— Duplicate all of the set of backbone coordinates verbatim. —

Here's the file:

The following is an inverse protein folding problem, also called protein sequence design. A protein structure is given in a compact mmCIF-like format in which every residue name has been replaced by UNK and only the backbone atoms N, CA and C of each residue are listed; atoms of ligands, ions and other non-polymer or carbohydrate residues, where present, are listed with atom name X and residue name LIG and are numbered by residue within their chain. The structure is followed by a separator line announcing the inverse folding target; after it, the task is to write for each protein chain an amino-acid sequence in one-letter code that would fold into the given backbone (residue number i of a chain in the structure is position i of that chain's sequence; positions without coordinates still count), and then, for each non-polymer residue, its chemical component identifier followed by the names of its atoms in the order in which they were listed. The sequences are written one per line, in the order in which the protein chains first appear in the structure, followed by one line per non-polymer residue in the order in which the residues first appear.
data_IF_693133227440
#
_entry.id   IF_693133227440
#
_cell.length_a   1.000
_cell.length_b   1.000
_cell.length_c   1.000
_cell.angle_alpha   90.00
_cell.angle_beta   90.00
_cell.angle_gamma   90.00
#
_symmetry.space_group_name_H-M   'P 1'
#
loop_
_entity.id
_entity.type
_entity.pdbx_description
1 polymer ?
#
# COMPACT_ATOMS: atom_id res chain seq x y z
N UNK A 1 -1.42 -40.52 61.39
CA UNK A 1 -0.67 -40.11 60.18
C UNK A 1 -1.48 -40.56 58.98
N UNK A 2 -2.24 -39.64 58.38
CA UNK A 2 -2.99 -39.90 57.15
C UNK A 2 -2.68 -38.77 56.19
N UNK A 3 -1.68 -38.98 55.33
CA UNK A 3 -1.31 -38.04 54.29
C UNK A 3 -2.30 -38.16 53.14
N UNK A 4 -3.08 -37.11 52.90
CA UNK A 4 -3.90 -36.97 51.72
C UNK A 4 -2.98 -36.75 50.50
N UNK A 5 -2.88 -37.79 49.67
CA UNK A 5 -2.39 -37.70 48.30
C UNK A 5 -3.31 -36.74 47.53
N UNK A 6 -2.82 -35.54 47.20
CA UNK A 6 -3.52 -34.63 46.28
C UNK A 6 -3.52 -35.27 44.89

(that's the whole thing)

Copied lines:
The following is an inverse protein folding problem, also called protein sequence design. A protein structure is given in a compact mmCIF-like format in which every residue name has been replaced by UNK and only the backbone atoms N, CA and C of each residue are listed; atoms of ligands, ions and other non-polymer or carbohydrate residues, where present, are listed with atom name X and residue name LIG and are numbered by residue within their chain. The structure is followed by a separator line announcing the inverse folding target; after it, the task is to write for each protein chain an amino-acid sequence in one-letter code that would fold into the given backbone (residue number i of a chain in the structure is position i of that chain's sequence; positions without coordinates still count), and then, for each non-polymer residue, its chemical component identifier followed by the names of its atoms in the order in which they were listed. The sequences are written one per line, in the order in which the protein chains first appear in the structure, followed by one line per non-polymer residue in the order in which the residues first appear.
data_IF_693133227440
#
_entry.id   IF_693133227440
#
_cell.length_a   1.000
_cell.length_b   1.000
_cell.length_c   1.000
_cell.angle_alpha   90.00
_cell.angle_beta   90.00
_cell.angle_gamma   90.00
#
_symmetry.space_group_name_H-M   'P 1'
#
loop_
_entity.id
_entity.type
_entity.pdbx_description
1 polymer ?
#
# COMPACT_ATOMS: atom_id res chain seq x y z
N UNK A 1 -1.42 -40.52 61.39
CA UNK A 1 -0.67 -40.11 60.18
C UNK A 1 -1.48 -40.56 58.98
N UNK A 2 -2.24 -39.64 58.38
CA UNK A 2 -2.99 -39.90 57.15
C UNK A 2 -2.68 -38.77 56.19
N UNK A 3 -1.68 -38.98 55.33
CA UNK A 3 -1.31 -38.04 54.29
C UNK A 3 -2.30 -38.16 53.14
N UNK A 4 -3.08 -37.11 52.90
CA UNK A 4 -3.90 -36.97 51.72
C UNK A 4 -2.98 -36.75 50.50
N UNK A 5 -2.88 -37.79 49.67
CA UNK A 5 -2.39 -37.70 48.30
C UNK A 5 -3.31 -36.74 47.53
N UNK A 6 -2.82 -35.54 47.20
CA UNK A 6 -3.52 -34.63 46.28
C UNK A 6 -3.52 -35.27 44.89